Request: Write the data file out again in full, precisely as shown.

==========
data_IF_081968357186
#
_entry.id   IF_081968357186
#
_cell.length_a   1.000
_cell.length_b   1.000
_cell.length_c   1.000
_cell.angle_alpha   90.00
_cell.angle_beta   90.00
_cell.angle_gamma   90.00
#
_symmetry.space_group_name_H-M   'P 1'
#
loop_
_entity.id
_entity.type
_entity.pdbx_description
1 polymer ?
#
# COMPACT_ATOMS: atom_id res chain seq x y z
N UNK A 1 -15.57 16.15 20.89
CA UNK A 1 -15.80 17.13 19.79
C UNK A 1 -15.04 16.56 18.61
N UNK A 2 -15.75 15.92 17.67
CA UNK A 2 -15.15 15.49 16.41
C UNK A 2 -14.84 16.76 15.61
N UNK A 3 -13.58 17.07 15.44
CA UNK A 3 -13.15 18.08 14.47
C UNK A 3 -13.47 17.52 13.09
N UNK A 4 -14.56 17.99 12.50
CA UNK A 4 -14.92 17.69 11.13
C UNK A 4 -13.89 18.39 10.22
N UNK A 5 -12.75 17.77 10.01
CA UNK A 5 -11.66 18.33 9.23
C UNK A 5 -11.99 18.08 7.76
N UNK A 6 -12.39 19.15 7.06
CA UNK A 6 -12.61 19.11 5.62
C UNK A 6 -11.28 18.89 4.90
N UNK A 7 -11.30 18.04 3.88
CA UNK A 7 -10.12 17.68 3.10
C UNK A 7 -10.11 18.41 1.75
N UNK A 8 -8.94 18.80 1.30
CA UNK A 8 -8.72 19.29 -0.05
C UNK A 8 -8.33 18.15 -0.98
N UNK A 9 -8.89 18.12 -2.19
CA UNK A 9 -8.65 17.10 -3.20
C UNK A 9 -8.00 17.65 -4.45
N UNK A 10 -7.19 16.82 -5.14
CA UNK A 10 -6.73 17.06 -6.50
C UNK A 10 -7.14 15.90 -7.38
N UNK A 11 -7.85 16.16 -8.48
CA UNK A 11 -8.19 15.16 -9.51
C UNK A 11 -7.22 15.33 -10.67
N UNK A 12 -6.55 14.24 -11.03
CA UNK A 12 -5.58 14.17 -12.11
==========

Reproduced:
data_IF_081968357186
#
_entry.id   IF_081968357186
#
_cell.length_a   1.000
_cell.length_b   1.000
_cell.length_c   1.000
_cell.angle_alpha   90.00
_cell.angle_beta   90.00
_cell.angle_gamma   90.00
#
_symmetry.space_group_name_H-M   'P 1'
#
loop_
_entity.id
_entity.type
_entity.pdbx_description
1 polymer ?
#
# COMPACT_ATOMS: atom_id res chain seq x y z
N UNK A 1 -15.57 16.15 20.89
CA UNK A 1 -15.80 17.13 19.79
C UNK A 1 -15.04 16.56 18.61
N UNK A 2 -15.75 15.92 17.67
CA UNK A 2 -15.15 15.49 16.41
C UNK A 2 -14.84 16.76 15.61
N UNK A 3 -13.58 17.07 15.44
CA UNK A 3 -13.15 18.08 14.47
C UNK A 3 -13.47 17.52 13.09
N UNK A 4 -14.56 17.99 12.50
CA UNK A 4 -14.92 17.69 11.13
C UNK A 4 -13.89 18.39 10.22
N UNK A 5 -12.75 17.77 10.01
CA UNK A 5 -11.66 18.33 9.23
C UNK A 5 -11.99 18.08 7.76
N UNK A 6 -12.39 19.15 7.06
CA UNK A 6 -12.61 19.11 5.62
C UNK A 6 -11.28 18.89 4.90
N UNK A 7 -11.30 18.04 3.88
CA UNK A 7 -10.12 17.68 3.10
C UNK A 7 -10.11 18.41 1.75
N UNK A 8 -8.94 18.80 1.30
CA UNK A 8 -8.72 19.29 -0.05
C UNK A 8 -8.33 18.15 -0.98
N UNK A 9 -8.89 18.12 -2.19
CA UNK A 9 -8.65 17.10 -3.20
C UNK A 9 -8.00 17.65 -4.45
N UNK A 10 -7.19 16.82 -5.14
CA UNK A 10 -6.73 17.06 -6.50
C UNK A 10 -7.14 15.90 -7.38
N UNK A 11 -7.85 16.16 -8.48
CA UNK A 11 -8.19 15.16 -9.51
C UNK A 11 -7.22 15.33 -10.67
N UNK A 12 -6.55 14.24 -11.03
CA UNK A 12 -5.58 14.17 -12.11